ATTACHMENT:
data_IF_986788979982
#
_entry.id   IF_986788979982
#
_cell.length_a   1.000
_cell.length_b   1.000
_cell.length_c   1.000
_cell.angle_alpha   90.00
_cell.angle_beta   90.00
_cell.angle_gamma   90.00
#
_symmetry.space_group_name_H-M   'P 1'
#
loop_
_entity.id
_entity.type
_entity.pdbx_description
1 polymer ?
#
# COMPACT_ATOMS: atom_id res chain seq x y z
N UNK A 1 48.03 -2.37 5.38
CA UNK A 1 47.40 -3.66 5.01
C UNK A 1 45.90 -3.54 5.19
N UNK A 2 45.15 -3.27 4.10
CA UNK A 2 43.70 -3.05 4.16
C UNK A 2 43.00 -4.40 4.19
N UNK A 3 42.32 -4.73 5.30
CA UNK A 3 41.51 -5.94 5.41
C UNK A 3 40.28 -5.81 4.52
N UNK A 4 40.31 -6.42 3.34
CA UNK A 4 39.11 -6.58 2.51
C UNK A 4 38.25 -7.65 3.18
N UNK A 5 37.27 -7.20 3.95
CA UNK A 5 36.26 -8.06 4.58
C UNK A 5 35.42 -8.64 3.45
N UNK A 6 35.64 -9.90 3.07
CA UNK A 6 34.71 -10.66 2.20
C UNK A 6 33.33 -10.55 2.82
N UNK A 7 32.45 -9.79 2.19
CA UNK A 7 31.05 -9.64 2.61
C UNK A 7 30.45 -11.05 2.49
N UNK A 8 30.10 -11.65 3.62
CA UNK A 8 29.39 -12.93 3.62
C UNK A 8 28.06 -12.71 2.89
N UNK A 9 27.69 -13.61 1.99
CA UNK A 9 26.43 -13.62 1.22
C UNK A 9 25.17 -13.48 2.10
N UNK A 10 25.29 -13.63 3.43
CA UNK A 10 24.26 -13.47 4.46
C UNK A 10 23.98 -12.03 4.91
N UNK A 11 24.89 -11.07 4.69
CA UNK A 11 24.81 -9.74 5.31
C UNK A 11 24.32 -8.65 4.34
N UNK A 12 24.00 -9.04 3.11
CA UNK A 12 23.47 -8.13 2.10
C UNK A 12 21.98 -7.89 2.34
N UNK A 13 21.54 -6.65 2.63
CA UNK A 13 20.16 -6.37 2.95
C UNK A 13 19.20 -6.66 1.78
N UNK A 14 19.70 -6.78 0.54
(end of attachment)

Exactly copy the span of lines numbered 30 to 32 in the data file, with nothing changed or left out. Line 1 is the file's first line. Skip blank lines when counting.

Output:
N UNK A 4 40.31 -6.42 3.34
CA UNK A 4 39.11 -6.58 2.51
C UNK A 4 38.25 -7.65 3.18